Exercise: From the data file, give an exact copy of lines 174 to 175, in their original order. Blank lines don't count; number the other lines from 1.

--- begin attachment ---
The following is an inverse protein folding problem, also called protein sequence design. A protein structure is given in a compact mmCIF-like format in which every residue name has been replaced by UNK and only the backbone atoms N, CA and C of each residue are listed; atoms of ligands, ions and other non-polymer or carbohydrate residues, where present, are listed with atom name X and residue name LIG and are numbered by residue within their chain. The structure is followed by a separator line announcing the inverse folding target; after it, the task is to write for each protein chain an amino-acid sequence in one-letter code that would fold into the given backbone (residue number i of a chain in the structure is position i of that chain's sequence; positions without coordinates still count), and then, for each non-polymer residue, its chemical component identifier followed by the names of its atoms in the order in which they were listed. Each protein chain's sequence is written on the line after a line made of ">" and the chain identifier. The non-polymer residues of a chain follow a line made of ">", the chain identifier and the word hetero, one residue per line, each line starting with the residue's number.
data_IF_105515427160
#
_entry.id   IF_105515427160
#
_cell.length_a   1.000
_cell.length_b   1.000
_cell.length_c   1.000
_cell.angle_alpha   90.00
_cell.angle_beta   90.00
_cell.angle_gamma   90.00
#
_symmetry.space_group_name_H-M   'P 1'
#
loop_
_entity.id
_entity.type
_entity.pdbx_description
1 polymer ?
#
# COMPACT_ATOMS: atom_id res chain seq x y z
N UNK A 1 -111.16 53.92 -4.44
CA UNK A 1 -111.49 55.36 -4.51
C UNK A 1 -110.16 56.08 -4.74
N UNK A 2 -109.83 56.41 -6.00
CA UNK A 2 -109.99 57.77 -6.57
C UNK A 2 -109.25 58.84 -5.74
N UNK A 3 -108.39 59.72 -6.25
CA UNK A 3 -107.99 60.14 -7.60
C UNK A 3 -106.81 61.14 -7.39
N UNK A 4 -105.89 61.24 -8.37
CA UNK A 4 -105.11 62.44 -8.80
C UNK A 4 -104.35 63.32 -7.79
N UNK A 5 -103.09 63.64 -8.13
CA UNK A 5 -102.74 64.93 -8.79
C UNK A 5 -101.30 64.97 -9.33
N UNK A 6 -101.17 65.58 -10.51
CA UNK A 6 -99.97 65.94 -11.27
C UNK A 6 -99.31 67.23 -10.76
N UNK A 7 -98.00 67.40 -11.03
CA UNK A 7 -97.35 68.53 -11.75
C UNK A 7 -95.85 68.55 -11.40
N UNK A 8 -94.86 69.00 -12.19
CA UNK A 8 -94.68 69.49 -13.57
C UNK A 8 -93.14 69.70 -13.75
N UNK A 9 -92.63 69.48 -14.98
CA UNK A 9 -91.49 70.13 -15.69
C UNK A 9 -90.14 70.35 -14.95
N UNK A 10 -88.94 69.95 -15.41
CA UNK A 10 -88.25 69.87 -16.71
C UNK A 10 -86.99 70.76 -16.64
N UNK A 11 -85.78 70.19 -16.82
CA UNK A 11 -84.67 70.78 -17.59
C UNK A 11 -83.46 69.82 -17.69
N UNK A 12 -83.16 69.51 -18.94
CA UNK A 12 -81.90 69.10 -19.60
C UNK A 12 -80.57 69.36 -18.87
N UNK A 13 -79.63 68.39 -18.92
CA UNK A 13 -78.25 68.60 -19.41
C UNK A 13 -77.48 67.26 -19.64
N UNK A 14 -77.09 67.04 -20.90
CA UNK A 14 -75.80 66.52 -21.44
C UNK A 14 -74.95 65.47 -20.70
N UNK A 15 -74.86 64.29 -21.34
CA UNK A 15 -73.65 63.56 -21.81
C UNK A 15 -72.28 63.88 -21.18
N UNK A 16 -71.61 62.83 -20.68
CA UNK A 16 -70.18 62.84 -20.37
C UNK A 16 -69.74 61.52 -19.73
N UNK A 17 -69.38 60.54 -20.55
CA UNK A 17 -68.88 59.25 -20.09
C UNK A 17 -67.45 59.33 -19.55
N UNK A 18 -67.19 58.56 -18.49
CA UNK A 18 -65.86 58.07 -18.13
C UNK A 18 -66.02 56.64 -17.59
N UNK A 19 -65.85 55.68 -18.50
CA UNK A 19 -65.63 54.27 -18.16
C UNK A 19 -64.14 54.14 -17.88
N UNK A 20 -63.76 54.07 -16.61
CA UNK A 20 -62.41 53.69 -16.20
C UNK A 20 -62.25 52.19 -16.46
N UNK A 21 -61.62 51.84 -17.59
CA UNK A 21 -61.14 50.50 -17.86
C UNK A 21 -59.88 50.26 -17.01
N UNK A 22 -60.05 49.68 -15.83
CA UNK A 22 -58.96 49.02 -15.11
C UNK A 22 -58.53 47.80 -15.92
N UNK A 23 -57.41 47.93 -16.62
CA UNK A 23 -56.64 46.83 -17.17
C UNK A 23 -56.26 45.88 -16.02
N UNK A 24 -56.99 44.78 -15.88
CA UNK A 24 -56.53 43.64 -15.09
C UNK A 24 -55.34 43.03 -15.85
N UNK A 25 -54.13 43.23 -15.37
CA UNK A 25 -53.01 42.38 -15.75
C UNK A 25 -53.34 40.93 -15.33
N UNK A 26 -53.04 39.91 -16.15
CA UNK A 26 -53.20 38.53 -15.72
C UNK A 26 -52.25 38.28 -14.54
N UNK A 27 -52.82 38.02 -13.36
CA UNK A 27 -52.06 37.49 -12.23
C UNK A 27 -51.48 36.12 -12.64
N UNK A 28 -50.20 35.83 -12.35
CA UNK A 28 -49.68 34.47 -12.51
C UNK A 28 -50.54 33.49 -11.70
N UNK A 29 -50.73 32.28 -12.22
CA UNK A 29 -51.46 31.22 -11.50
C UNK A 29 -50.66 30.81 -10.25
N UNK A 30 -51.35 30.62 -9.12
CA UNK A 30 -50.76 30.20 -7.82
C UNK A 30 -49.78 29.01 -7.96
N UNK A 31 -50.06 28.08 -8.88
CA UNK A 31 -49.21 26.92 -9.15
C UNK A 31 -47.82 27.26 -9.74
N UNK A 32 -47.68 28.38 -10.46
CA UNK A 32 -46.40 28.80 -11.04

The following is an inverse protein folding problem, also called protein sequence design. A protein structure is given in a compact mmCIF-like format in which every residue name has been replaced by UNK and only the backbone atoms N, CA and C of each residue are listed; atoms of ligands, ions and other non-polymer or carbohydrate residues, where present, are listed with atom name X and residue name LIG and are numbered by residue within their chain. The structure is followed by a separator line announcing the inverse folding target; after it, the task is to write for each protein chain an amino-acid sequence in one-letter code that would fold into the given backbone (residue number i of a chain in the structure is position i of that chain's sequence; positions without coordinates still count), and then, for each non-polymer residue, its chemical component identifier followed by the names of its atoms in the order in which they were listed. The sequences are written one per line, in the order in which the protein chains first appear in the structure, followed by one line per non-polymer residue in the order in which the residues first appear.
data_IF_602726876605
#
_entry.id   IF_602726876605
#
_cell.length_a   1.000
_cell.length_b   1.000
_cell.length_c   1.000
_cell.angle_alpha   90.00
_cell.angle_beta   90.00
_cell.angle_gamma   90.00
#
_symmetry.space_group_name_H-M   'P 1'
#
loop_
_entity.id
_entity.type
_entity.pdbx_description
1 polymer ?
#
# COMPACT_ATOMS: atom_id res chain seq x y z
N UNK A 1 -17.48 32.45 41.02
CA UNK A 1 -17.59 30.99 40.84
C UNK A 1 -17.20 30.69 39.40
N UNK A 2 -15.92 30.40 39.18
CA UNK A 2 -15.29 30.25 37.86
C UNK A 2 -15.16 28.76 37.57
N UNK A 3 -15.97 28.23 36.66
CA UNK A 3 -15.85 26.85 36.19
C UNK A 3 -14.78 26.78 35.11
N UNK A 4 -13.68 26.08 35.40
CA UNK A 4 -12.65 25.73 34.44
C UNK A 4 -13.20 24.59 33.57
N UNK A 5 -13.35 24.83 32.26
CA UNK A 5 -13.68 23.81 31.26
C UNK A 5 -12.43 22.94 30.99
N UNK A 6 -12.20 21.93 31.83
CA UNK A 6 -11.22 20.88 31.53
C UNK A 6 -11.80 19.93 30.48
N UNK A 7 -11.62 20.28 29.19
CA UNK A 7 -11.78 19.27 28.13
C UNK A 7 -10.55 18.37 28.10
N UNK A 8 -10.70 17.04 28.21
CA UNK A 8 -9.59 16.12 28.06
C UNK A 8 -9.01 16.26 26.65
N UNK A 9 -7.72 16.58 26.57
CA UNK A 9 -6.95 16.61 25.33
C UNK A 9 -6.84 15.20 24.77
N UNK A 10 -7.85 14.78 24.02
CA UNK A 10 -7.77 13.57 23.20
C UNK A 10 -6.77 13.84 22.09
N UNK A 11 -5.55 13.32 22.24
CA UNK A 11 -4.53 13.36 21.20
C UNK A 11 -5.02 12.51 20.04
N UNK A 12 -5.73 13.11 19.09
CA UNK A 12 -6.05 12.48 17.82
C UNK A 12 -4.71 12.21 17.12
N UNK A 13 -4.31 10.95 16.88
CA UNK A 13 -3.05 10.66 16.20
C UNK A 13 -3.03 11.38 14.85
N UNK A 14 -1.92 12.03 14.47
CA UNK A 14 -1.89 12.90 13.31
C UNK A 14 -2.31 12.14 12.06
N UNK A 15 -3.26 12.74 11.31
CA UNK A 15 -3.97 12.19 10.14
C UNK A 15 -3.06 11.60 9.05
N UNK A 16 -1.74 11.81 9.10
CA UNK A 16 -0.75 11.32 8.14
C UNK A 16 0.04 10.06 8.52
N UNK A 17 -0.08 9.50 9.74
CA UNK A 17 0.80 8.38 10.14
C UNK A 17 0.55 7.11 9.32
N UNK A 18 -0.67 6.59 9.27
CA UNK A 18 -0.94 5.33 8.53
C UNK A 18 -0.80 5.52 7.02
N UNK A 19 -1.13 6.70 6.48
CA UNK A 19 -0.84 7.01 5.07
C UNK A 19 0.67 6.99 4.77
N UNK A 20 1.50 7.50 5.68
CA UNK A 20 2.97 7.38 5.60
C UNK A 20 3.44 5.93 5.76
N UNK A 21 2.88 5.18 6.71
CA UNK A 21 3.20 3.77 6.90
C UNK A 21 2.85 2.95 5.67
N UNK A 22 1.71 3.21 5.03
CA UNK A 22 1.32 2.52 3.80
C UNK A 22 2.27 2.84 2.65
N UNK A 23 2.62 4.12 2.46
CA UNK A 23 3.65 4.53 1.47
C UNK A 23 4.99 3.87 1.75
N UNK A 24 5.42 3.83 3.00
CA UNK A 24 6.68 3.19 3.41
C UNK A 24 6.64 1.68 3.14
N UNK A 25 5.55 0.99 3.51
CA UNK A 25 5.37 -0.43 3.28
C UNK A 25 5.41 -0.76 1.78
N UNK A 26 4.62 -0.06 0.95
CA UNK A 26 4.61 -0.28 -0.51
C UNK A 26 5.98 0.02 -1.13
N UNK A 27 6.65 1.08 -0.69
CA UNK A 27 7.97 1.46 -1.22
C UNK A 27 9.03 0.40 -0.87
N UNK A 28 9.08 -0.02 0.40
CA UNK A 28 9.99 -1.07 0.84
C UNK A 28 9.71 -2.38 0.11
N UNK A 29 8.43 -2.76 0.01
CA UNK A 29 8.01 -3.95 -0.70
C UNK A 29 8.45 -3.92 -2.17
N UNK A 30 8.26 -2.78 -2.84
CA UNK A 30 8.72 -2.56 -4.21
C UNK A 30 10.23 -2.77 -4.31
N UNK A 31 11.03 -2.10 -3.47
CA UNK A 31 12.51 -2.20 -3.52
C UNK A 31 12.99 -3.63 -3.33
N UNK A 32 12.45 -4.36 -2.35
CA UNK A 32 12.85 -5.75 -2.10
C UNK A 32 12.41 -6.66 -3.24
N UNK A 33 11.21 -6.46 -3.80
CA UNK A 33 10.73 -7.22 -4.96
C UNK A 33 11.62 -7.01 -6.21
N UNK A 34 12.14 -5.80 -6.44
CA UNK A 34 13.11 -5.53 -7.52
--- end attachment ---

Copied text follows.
N UNK A 13 -4.31 10.95 16.88
CA UNK A 13 -3.05 10.66 16.20